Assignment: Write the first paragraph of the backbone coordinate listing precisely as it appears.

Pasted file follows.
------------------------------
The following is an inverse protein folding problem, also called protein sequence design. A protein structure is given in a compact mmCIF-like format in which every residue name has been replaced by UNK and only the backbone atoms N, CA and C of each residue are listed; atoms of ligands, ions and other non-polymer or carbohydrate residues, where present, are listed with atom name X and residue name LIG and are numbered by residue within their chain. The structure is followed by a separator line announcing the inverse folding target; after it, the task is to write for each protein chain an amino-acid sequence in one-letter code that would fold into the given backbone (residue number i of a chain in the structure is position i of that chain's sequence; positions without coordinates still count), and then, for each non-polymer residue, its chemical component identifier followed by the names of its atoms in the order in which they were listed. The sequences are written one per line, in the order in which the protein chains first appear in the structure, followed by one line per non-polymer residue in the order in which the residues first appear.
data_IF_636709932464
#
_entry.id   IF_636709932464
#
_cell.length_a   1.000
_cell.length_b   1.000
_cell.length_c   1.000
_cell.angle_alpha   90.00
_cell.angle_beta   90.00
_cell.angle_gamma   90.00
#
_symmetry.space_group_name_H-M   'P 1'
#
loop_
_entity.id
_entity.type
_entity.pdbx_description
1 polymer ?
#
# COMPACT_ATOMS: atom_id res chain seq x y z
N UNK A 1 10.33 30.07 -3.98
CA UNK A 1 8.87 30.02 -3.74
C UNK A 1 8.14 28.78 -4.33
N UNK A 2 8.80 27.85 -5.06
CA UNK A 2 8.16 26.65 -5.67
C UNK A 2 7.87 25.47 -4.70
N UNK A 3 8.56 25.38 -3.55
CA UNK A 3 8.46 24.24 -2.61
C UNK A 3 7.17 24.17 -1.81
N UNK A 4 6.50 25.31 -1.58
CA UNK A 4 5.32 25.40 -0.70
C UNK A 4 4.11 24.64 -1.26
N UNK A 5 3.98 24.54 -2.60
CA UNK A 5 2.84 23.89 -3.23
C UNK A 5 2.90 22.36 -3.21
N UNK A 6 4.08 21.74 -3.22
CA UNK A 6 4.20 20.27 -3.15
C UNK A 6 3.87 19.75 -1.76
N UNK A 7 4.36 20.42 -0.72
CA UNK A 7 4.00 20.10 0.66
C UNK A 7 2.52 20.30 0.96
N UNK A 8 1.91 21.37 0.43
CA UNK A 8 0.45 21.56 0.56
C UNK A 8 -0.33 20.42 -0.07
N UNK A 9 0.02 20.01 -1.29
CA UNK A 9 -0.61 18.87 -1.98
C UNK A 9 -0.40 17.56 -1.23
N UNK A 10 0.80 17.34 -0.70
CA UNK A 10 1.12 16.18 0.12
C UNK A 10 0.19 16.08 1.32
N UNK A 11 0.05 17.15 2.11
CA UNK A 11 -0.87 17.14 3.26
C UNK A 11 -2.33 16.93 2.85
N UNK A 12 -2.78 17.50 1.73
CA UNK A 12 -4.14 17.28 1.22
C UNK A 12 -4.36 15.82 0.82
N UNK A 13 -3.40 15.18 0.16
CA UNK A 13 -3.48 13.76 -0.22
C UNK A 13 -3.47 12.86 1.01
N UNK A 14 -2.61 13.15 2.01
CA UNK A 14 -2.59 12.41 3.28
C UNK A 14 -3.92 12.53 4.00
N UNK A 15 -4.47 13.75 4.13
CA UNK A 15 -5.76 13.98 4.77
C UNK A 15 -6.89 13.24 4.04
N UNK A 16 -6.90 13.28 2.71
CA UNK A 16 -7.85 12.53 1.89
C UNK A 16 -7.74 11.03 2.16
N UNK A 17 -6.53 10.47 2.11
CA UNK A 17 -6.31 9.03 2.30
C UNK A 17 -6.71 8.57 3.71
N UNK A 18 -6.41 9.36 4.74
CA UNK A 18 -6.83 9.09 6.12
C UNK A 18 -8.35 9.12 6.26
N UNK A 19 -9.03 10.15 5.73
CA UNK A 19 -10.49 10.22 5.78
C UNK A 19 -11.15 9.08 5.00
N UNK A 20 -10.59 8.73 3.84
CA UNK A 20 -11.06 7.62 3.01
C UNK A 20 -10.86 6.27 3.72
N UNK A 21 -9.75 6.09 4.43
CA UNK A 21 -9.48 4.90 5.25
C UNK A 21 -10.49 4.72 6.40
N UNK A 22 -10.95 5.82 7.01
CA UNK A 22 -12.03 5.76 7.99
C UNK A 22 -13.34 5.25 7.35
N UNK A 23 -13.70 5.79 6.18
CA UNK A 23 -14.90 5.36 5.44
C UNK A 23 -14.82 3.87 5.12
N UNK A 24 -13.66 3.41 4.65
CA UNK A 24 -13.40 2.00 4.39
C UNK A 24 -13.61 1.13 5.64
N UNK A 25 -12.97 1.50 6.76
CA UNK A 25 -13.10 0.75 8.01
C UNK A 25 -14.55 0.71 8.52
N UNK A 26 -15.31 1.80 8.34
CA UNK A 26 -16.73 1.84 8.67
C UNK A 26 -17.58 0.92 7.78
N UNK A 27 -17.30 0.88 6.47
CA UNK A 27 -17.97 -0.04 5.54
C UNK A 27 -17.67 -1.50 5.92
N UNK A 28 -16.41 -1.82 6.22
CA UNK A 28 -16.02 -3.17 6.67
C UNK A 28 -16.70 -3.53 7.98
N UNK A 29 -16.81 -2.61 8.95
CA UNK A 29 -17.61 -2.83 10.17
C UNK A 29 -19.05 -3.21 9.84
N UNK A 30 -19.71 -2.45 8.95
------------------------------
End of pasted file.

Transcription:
The following is an inverse protein folding problem, also called protein sequence design. A protein structure is given in a compact mmCIF-like format in which every residue name has been replaced by UNK and only the backbone atoms N, CA and C of each residue are listed; atoms of ligands, ions and other non-polymer or carbohydrate residues, where present, are listed with atom name X and residue name LIG and are numbered by residue within their chain. The structure is followed by a separator line announcing the inverse folding target; after it, the task is to write for each protein chain an amino-acid sequence in one-letter code that would fold into the given backbone (residue number i of a chain in the structure is position i of that chain's sequence; positions without coordinates still count), and then, for each non-polymer residue, its chemical component identifier followed by the names of its atoms in the order in which they were listed. The sequences are written one per line, in the order in which the protein chains first appear in the structure, followed by one line per non-polymer residue in the order in which the residues first appear.